But Durant exists, and so while the honor remains James' to lose, there's a strong chance he does just that—lose it.
Durant is playing some of the best basketball of his career, accolades that come in the midst of the first season of the James Harden-less era.
After the Oklahoma City Thunder began the season 1-2, Durant buckled down and it's been smooth sailing ever since. The Thunder are 14-2 since then, putting them at 15-4 on the year, just a half-game behind their pace from last season.
Durant, in the process of Oklahoma City's turnaround, is averaging 26.5 points to go along with a career-best 8.5 rebounds and 4.4 assists per game. He's shooting 51.4 percent from the field and 45.5 percent from downtown, the highest clips of his career.
As if that weren't enough, Durant is also swatting away 1.6 shots and grabbing 1.6 steals per game, career highs as well.
How's that for a response to Harden's departure?
By comparison, James is averaging 24.8 points, a career-best 9.1 rebounds, 6.8 assists and 1.2 steals per bout. He is also shooting 53 percent from the floor and a career-best 42.3 percent clip from behind the rainbow.
Looking at the surface numbers, it's impossible to discern which player is more valuable to his team. Delve deeper, however, and you draw some startling conclusions.
Thus far, the Miami Heat are posting plus-5.3 points per 48 minutes with James on the floor while the Thunder are at plus-14.1 with Durant.
Rummage even deeper and you'll also find that with LeBron on the court, the Heat post an offensive rating of 114.7 points per possession compared to 106.2 with him off, a difference of 8.5 points. For the Thunder, they're at 115.7 points per 100 possessions with Durant on the floor and 103.2 with him off, a difference of 12.5 points.
To call Durant the superior player based on that alone would be shortsighted and ignorant, but the offensive numbers don't lie, either. Clearly, Durant's team depends on him more, as their production borderline plummets with him on the bench.
Again, I understand that for many, this is not enough. After all, James is a more complete player. Where Durant means more to his team offensively, James means more to the Heat from a defensive perspective.
Or does he?
With LeBron on the floor, Miami's opponents are posting an effective field-goal percentage of 49.6. When he's off the court, though, that figure remains unchanged; opponents are still posting an effective field-goal percentage of 49.6.
Such a constant mark is slightly startling, considering that James was a viable candidate for the NBA's Defensive Player of the Year award in 2011-12.
What's more alarming, however, is the effect Durant has on Oklahoma City defensively. With him on the floor, opponents are being held to an effective field-goal rate of 46.2 percent. Off it, though? That number increases to 48.
A minor difference? Yes, but it's a difference all the same, something James himself cannot even lay claim to at this point.
But the astonishing defensive discoveries don't even stop there.
When James is on the court, opponents are scoring 108.5 points per 100 possessions. Once King James steps off the hardwood, though, that number decreases to 102.7.
That's correct, teams are actually scoring less against the Heat when LeBron is out of the game, a staggering reality, yet a fact nonetheless.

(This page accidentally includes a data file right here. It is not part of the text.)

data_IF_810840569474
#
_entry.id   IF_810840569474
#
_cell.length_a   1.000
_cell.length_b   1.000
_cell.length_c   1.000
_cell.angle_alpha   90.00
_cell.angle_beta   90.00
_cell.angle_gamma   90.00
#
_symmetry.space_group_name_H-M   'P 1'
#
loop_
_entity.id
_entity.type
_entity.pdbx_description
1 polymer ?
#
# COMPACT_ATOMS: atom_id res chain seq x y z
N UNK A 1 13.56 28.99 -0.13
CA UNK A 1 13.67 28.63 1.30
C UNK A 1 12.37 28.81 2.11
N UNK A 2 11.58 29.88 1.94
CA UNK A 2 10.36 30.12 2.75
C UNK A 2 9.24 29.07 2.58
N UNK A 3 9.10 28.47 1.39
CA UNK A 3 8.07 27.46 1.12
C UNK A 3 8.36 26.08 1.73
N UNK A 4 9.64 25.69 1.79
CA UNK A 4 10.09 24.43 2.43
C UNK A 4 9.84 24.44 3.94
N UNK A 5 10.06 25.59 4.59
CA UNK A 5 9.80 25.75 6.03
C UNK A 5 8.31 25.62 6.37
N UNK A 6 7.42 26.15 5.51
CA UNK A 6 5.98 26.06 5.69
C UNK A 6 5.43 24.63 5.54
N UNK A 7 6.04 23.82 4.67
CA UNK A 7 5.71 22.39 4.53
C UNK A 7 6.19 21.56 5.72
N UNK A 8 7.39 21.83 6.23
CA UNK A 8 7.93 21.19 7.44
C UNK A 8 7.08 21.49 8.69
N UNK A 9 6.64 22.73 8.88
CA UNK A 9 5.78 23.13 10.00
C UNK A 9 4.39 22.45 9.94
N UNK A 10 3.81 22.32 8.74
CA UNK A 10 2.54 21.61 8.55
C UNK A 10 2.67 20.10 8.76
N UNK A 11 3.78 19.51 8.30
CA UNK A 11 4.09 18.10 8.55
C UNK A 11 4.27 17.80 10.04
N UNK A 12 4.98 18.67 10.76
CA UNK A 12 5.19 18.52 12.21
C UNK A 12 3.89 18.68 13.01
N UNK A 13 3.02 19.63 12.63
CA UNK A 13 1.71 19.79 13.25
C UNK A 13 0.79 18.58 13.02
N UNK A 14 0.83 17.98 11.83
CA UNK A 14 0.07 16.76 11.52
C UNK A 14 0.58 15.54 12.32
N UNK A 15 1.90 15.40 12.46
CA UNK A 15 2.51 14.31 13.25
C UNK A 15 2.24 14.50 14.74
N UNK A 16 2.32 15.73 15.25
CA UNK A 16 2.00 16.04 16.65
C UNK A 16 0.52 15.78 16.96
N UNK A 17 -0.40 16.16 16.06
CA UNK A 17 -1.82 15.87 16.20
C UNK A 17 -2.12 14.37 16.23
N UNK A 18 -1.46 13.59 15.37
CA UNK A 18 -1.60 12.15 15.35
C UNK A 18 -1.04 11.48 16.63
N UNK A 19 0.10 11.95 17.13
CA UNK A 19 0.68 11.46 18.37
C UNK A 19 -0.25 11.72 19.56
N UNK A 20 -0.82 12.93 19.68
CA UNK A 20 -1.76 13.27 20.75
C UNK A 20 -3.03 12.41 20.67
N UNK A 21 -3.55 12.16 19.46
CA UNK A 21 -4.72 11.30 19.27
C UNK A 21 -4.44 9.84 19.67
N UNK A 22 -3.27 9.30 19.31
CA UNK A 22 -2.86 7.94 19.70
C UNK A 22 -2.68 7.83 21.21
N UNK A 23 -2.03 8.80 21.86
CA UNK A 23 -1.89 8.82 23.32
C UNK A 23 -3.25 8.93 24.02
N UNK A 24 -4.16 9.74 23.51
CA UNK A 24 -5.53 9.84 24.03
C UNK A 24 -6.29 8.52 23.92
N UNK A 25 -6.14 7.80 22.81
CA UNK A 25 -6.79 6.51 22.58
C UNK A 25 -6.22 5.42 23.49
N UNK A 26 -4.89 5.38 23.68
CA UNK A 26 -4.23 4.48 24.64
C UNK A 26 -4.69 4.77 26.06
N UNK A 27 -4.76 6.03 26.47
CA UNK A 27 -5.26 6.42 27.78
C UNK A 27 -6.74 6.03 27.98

Traveling northwest to visit Oklahoma City, we see a completely different trend. With Durant on the floor, opponents are scoring at a rate of 100.8 points per possession. The moment Durant takes a seat, such a metric increases to 110.7, a difference of almost 10 points.
So what were we saying about James being more valuable to his team than Durant on the defensive side of the ball?
Apparently nothing, because it's not true.
Durant has taken his game to new heights this season. He's scoring at a more efficient rate, being more aggressive on the glass and making an active effort to involve his teammates more. And the effect is undeniable.
The Thunder are significantly worse from a statistical standpoint when Durant is off the floor—on both ends of the ball.
Right now, James cannot say the same. Not only are the Thunder faring better with Durant on the floor than the Heat are with LeBron, but Miami has actually fared better defensively when James is out of sight. They're allowing fewer points, forcing more turnovers and even grabbing a greater percentage of rebounds.
None of that holds true in Oklahoma City, though. Durant has emerged as the ultimate two-way leader, someone who makes his team better in every facet of the game when he's on the court, someone who has thrived in the face adversity and allowed his team to do the same.
Someone who has proven more indispensable than any other player in the NBA, James included.
Isn't that what the MVP award is all about?
Of course, I'll be one of the first to admit that there is still plenty of the season left to played, that James is still more than capable of reversing the mounting number of shocking realities to which we were just exposed.
I'll admit that, because it's true. He can turn this around; he can still win the MVP award this season.
But to say that he is already the league's MVP, to already bestow upon him the Maurice Podoloff trophy is premature.
And if we're truly honest, decreeing that he is destined to achieve such an honor once again is downright wrong.
Because if the season ended today, LeBron James wouldn't be guaranteed to win the league MVP award.
Kevin Durant has made sure of that.
All stats in this article are accurate as of Dec. 5, 2012.